Spinal Cord Tumours

Spinal Cord Tumours

(From Merk, Online Medical Manuals)

A spinal cord tumour is a noncancerous (benign) or cancerous (malignant) growth in or around the spinal cord.

·         People may have weak muscles, lose sensation in particular areas of the body, or become unable to control bowel and bladder function.

·         Magnetic resonance imaging can usually detect spinal cord tumors.

·         Treatment may involve surgical removal, radiation therapy, or both.

Spinal cord tumours are much less common than brain tumours. Spinal cord tumours may be primary or secondary.

 Primary spinal cord tumors may be cancerous or noncancerous. They may originate in the cells within or next to the spinal cord. Only about 10% of primary spinal cord tumours originate in the cells within the spinal cord. These tumors can extend within the cord and cause a fluid-filled cavity (syrinx) to form.

 The other 90% of primary spinal cord tumours originate in cells next to the spinal cord, such as those of the spinal nerve roots—the parts of spinal nerves that emerge from the spinal cord (see Biology of the Nervous System: How the Spine Is Organized ). Meningiomas and neurofibromas, which originate in cells next to the cord, are the most common primary spinal tumors. They are noncancerous.

 Secondary spinal cord tumours, which are more common, are metastases of cancer originating in another part of the body and thus are always cancerous. Metastases most commonly spread to the vertebrae from cancers that originate in the lungs, breasts, prostate gland, kidneys, or thyroid gland. Metastases compress the spinal cord or nerve roots from the outside. Lymphomas may also spread to the spine and compress the spinal cord.

Tumours That Originate in or Near the Spinal Cord
Type of Tumour Origin Cancer Status People Affected
Astrocytoma Cells of the tissue that supports nerve cells Cancerous or noncancerous Children and adults
Ependymoma Cells lining the canal in the center of the spinal cord Noncancerous Children and adults
Meningioma Cells of the layers of tissue covering the spinal cord (meninges) Noncancerous but may recur or occasionally become cancerous Children and adults
Neurofibroma Cells that support peripheral nerves Usually noncancerous Children and adults (occurs in neurofibromatosis)
Sarcoma Cells of connective tissue in the spine Cancerous Children and adults
Schwannoma Cells that form the myelin sheath around peripheral nerve fibers (Schwann cells) Usually noncancerous Children and adults


 Symptoms are caused by pressure on the spinal cord and nerve roots. Pressure on the spinal cord may cause the following:

  • Back pain that progressively worsens, is unrelated to activity, and is worse when people lie down
  • Decreased sensation, progressive weakness, or paralysis in areas controlled by the parts of the spinal cord below the part that is compressed
  • Erectile dysfunction
  • Loss of bladder and bowel control

 Pressure on the spinal cord may also block the blood supply to the cord, resulting in death of tissue, fluid accumulation, and swelling. Fluid accumulation may block more of the blood supply, leading to a vicious circle of damage. Symptoms due to pressure on the spinal cord can worsen quickly.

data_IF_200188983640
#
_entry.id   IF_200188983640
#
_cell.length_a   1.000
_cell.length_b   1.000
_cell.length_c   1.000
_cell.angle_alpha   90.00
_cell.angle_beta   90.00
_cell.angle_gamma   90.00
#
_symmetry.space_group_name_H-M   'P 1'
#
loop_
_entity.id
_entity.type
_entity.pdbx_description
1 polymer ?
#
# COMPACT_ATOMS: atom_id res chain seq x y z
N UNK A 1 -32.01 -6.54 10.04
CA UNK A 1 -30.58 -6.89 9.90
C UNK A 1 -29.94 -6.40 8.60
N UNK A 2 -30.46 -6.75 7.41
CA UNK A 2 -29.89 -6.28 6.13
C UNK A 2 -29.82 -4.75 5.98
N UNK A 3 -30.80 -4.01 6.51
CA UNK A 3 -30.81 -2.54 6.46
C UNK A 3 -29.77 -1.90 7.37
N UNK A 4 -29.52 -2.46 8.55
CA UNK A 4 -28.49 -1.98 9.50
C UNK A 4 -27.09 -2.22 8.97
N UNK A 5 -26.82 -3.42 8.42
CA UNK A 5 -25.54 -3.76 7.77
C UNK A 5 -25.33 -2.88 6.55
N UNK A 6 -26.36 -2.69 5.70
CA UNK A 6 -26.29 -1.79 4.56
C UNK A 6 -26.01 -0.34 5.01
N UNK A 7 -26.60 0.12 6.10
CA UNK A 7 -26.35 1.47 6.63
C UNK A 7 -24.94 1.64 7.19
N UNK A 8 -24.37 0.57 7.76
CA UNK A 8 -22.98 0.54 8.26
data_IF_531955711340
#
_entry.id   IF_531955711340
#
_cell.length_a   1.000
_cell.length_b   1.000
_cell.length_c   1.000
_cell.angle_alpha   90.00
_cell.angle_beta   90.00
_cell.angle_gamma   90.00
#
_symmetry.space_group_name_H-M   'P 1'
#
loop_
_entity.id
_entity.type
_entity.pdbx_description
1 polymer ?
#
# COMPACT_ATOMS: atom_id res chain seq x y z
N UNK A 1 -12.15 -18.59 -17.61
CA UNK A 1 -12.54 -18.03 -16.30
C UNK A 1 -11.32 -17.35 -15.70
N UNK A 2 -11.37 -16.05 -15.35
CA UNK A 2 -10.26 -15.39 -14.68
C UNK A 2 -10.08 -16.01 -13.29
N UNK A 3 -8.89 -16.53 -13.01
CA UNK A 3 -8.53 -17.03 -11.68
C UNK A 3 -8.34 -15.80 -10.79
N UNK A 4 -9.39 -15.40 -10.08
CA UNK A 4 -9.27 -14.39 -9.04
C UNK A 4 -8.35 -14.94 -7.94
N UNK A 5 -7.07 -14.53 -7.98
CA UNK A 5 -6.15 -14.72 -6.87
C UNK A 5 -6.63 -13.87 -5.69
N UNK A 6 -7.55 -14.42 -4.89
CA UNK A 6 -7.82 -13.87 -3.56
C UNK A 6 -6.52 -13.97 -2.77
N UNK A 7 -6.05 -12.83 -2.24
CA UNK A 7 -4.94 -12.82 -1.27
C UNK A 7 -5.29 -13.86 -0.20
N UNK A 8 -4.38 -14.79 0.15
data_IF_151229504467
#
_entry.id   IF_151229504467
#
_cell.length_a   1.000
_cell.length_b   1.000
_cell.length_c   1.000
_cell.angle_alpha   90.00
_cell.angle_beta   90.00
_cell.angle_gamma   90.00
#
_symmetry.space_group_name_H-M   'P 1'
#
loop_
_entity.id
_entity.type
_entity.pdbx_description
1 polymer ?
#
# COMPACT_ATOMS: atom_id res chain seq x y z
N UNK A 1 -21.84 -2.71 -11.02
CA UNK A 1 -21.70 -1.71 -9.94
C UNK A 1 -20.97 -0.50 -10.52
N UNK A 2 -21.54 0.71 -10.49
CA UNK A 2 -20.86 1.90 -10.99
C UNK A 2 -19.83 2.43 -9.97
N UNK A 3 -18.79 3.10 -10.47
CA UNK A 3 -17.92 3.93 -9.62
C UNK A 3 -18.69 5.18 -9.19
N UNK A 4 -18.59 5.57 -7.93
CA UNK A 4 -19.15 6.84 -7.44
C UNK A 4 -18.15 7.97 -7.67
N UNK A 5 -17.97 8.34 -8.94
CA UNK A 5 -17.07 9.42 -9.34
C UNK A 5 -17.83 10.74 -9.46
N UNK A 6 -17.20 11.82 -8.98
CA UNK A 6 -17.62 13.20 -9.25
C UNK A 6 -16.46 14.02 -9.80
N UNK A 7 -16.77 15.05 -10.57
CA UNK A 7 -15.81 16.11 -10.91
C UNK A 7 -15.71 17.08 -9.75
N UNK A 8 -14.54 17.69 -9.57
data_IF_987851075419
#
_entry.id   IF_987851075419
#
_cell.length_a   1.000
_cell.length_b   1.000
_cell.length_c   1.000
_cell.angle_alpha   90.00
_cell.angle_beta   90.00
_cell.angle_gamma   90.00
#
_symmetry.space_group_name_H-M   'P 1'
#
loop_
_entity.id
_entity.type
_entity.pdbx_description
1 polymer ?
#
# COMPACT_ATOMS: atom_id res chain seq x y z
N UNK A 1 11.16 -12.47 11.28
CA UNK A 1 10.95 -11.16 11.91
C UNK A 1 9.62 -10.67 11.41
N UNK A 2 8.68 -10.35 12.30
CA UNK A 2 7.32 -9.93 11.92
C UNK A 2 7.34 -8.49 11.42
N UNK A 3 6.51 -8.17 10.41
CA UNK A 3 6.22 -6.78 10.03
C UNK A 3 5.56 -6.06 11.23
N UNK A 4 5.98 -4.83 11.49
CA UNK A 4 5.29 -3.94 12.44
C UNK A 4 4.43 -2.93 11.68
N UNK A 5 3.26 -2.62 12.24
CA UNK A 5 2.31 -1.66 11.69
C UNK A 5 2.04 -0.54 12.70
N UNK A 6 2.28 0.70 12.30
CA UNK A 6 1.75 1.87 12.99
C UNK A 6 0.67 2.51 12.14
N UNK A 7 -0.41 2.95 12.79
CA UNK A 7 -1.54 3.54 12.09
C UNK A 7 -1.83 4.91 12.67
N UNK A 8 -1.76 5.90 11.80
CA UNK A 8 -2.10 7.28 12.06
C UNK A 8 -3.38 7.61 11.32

Pressure on spinal nerve roots can cause pain, numbness, tingling, weakness in areas supplied by the compressed nerve root. Pain may radiate along the nerve whose root is compressed. If compression continues, the affected muscles may waste away. Walking may become difficult.


 Compression of the spinal cord by a tumour must be diagnosed and treated immediately to prevent permanent damage.

 Doctors consider the possibility of a spinal cord tumour in people who have certain cancers in other parts of the body, who develop pain in a specific area of the spine, and who have certain patterns of weakness or tingling. Because the spinal cord is organized in a specific way, doctors can locate the tumour by determining which parts of the body are not functioning normally

 Doctors must rule out other disorders that can affect the function of the spinal cord, such as sore back muscles, bone bruises, an inadequate blood supply to the spinal cord, fractured vertebrae, compression by a collection of pus (abscess), a blood clot, or a herniated disk.

 Several procedures can help doctors diagnose a spinal cord tumour. Magnetic resonance imaging (MRI) is considered the best procedure for examining all the structures of the spinal cord and spine. When MRI is unavailable, myelography with computed tomography (CT) may be done instead. X-rays of the spine can show only changes in the bones, and many tumours do not affect the bone when they are in an early stage.

A biopsy is usually needed to diagnose the precise type of tumour, especially primary spinal cord tumours. However, a biopsy is not needed for spinal cord tumours that result from metastases if cancer has been diagnosed elsewhere in the body. Often, a biopsy requires surgery, but sometimes it can be done using a needle with computed tomography (CT) or MRI to guide doctors as they place the needle in the tumour.


If symptoms suggest that the tumour is compressing the spinal cord, corticosteroids (such as dexamethasone) are immediately given in high doses to reduce the swelling. Such tumours are treated as soon as possible, often surgically.

Many tumors of the spinal cord and spine can be removed surgically. If tumours cannot be removed, radiation therapy is used, sometimes after surgery to relieve the pressure on the spinal cord is done.

Recovery generally depends on how quickly treatment begins and how much damage was done. Removal of meningiomas, neurofibromas, and some other primary spinal cord tumours may be curative.


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